The talks have been underway for weeks, said the people, who asked not to be identified because the details aren’t public. The negotiations may not be concluded quickly and might still fall apart, the people said.
The discussions reflect the intensifying rivalry between Apple and Google, currently the main search engine on the iPhone.
While the companies have worked as partners in the past and Google chief executive Eric Schmidt served on Apple’s board, they now compete in markets such as mobile phones.
Google introduced its Nexus One phone this month and offers a mobile operating system called Android.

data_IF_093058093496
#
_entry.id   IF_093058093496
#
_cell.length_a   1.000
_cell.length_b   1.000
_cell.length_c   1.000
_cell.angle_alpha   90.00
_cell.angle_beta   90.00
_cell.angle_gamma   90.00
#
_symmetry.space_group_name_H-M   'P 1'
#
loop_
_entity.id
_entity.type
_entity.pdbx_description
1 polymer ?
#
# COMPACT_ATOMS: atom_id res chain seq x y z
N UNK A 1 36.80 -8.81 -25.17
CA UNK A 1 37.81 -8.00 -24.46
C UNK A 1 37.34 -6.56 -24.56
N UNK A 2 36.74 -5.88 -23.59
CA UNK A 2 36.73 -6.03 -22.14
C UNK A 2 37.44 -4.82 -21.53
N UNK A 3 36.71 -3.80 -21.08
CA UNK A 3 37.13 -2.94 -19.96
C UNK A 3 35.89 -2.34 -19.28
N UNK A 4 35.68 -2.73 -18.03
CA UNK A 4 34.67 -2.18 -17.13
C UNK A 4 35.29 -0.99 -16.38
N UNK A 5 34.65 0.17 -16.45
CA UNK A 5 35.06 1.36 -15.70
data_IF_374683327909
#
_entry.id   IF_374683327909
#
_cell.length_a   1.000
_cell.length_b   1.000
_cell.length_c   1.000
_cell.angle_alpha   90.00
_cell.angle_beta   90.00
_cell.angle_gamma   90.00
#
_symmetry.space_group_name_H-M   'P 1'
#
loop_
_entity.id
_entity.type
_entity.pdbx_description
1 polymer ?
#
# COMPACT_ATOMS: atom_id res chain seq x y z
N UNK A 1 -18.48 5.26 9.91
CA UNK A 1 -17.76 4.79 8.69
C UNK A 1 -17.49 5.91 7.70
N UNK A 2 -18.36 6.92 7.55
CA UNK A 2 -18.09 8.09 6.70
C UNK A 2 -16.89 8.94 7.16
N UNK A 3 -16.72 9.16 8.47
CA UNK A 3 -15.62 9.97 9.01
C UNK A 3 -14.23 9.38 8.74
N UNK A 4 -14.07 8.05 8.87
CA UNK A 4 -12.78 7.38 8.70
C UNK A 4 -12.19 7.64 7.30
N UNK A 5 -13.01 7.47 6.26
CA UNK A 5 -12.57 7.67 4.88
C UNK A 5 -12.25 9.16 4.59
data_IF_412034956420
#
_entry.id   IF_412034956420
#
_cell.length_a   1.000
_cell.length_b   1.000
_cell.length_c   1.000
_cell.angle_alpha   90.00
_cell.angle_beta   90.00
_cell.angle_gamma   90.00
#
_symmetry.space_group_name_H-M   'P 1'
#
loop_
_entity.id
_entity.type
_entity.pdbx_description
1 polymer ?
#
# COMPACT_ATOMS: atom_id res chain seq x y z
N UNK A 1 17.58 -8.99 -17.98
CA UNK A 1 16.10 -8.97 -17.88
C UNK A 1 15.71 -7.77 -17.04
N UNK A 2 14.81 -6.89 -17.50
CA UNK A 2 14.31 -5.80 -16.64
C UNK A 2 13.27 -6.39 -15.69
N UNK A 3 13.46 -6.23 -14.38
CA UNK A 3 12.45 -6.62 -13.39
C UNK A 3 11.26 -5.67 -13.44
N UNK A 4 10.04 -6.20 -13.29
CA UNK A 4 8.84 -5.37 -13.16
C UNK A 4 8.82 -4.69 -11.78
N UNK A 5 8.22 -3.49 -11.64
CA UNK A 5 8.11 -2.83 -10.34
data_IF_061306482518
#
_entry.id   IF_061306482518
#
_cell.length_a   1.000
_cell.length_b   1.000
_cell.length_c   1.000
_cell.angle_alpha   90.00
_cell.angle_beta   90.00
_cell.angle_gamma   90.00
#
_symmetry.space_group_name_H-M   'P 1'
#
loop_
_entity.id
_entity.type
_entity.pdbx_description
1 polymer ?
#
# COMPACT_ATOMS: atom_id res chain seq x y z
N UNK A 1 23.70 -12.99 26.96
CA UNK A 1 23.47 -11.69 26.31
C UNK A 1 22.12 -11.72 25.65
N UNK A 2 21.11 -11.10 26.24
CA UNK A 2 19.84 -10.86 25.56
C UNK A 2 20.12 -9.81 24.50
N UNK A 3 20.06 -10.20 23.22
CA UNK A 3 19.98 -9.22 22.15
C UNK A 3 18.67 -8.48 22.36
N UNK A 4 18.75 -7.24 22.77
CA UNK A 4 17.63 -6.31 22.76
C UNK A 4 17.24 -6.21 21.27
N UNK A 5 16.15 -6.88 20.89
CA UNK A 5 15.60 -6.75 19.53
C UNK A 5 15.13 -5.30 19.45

“To the extent that it threatens Google, such a deal would be good for Apple,’’ said James McQuivey, an analyst at Cambridge, Mass.,-based researcher Forrester Research Inc.
Apple is also working on ways to manage ads displayed on its mobile devices, a move that would challenge Google’s advertising business, one of the people said.
Frank Shaw, a spokesman for Redmond, Wash.,-based Microsoft, and Katie Cotton, a spokeswoman for Apple, based in Cupertino, Calif., declined to comment. Google spokeswoman Katie Watson also declined to comment.
A deal between Apple and Microsoft would likely mean iPhone owners would automatically get Microsoft’s Bing as the main search engine, possibly requiring them to actively change the phone’s settings if they want to search using Google.